We should also note that Russian views on China’s presence cannot be seen in isolation from other areas of interaction between the two powers. The fact that Beijing may re-deploy some of the oil rigs it has been using in the South China Sea toward the Arctic serves as a reminder of the connections between the two bodies of water, already mentioned when discussing China’s bid to reformulate the law of the sea. If Beijing loses this weapon, it may demand in exchange support from Moscow in the South China Sea. However, Moscow’s cautious attitude there and support for Hanoi is proof that the much touted Sino-Russian Alliance is not an exclusive alignment, despite the stream of adjectives constantly flowing from both Moscow and Beijing. Realities on the ground are much more complex, while not easy for any participant, as the Vietnamese, seeking continued support from Russia and a rapprochement with the United States, can attest.

At the end of the day, Russia is bound to feel uncomfortable with an excessive Chinese presence in the Arctic, in particular if in addition to economic hegemony it leads to a strong role by Beijing to the detriment of coastal states, and even new rules and institutions moving the Ocean away from a de facto condominium of coastal states under the umbrella of UNCLOS into something closer to Antarctica from a legal perspective, with fora featuring Beijing as a major power, and Chinese corporations ruling the ice and waves. Right now Moscow’s options seem limited, given the winds of war blowing in Eastern Europe, and the inability both from a historical and national security perspective to see the Ukraine move away from her sphere of influence. The need to deal with Beijing from a stronger perspective, however, not just in the Arctic but first and above all there, may push Russia to try to achieve a quick settlement in Europe, although this could turn out to be rather a tall order. In the meantime, or should that goal not be achieved, other options for Moscow are Asian countries like Vietnam, India, and Japan, with sizeable energy needs and a shared mistrust of China. We should note that all of them rely on some lesser or greater extent on the United States, while at the same time not being eager to provoke China. We can thus see how complex the situation is, for all parties involved. Beijing cannot simply expect Moscow to open the gates to the Arctic as a reaction to Western sanctions, given Russian suspicions and the existence of other actors, but the extent to which the latter can play a meaningful role is unclear. In addition to technological and financial issues, how far can Tokyo go to accommodate Moscow, when she is first and foremost dependent on US military protection? Hanoi’s position is not that favourable either. Unless Washington decides to play the Nixon card, this time against Beijing, prompting a massive realignment of the likes not seen since the 1970s, the most likely scenario is one where China tries to elbow her way into the Arctic, overcoming Russian suspicions, and Moscow seeks some accomodation with the West and greater diversification with other Asian partners.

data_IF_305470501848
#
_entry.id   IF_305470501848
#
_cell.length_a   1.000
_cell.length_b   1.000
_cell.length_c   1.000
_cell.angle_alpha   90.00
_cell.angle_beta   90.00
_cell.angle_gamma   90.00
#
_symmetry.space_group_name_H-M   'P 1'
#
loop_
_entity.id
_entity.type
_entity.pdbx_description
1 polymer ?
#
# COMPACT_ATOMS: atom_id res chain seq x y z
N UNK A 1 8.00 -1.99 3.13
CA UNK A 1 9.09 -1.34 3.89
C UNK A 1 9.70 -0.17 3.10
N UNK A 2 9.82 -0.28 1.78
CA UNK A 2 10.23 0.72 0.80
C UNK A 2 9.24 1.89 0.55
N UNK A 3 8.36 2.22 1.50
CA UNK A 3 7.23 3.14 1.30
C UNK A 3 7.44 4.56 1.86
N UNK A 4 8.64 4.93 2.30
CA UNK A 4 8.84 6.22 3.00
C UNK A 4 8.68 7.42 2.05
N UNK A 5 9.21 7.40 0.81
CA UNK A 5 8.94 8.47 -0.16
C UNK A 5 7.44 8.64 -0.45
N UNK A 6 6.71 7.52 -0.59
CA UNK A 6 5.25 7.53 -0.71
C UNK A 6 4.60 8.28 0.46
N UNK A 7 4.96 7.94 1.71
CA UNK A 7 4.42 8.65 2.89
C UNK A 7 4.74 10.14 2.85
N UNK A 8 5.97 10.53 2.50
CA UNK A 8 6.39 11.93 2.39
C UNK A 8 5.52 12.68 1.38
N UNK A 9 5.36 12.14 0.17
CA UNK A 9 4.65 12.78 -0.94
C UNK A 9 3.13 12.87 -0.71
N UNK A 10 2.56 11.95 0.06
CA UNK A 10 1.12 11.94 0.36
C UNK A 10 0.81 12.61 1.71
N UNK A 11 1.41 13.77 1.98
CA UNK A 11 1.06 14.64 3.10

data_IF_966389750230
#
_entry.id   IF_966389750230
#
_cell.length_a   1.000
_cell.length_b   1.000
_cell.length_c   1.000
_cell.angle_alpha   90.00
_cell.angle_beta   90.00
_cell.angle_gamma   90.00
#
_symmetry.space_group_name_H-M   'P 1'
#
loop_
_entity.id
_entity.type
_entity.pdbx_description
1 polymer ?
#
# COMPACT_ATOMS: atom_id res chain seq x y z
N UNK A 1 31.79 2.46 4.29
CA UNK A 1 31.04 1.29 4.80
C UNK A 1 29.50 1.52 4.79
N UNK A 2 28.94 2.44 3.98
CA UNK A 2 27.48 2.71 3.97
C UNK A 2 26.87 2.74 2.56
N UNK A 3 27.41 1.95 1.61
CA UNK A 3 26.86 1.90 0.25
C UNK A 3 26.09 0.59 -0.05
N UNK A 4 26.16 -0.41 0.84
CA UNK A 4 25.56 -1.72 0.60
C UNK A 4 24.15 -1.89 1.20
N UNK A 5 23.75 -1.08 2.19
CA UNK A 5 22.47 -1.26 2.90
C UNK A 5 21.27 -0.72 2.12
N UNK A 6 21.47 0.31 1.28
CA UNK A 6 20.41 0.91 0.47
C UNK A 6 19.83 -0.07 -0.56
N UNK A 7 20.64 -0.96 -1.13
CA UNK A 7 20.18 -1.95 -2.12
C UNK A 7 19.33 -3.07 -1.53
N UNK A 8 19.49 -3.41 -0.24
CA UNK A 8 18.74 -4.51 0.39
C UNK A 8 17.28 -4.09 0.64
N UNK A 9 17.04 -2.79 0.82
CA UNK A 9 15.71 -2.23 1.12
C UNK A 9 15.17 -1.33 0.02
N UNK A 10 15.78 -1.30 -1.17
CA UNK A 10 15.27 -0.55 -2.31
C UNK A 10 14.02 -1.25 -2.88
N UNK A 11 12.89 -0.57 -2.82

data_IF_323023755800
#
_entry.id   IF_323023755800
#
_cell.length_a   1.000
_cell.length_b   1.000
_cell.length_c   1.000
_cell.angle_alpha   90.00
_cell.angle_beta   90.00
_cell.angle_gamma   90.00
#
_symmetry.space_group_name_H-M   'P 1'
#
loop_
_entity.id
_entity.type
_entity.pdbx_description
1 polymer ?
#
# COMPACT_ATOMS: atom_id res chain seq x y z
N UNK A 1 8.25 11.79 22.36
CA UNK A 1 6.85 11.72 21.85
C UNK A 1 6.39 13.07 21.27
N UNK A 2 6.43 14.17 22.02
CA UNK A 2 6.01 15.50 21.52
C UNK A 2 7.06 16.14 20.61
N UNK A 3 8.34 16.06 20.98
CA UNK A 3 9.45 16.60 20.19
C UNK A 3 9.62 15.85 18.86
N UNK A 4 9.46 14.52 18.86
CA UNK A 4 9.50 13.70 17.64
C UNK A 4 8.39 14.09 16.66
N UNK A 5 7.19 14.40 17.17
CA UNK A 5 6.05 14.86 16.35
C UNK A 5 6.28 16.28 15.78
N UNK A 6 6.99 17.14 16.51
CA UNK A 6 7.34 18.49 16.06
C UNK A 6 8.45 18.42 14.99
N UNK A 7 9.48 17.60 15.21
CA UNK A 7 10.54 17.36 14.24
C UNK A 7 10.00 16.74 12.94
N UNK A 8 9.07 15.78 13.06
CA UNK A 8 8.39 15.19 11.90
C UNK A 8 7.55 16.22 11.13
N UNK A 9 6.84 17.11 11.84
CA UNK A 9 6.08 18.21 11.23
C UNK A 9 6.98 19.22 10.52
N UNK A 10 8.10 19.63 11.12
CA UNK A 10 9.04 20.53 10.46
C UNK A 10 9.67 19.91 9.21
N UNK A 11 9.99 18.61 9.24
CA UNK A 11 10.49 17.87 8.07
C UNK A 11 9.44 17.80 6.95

Alex Calvo is a guest professor at Nagoya University. He tweets @Alex__Calvo and his work can be found at his page. Image Credit: CC by U.S. Geological Survey/Flickr.

How China’s interests fit with the Arctic States’

Written by Kai Sun.

With the melting of the sea ice at the top of the world, and the driving forces of globalization, the Arctic has moved from periphery towards the center of world politics. The eight Arctic states have issued or updated their strategies/policies in the region over the past few years, elucidating their interests in the Arctic and clarifying what their plans in the Arctic are. Because of the transboundary nature of some problems, not all Arctic issues are confined to the Arctic region, either because the causes originate from outside the Arctic or changes happening in the Arctic have an impact outside the region. Thus, it is natural for some non-Arctic states to start paying more attention to the region. China, as the biggest developing country, is no exception. In the past decade or so, China has started engaging more in the Arctic through scientific research, business engagement, and diplomatic efforts. Because of China’s size and appetite for energy and resources, the world is also keeping a closer eye on China’s engagement.

The Changing Arctic and China: Why China Looks North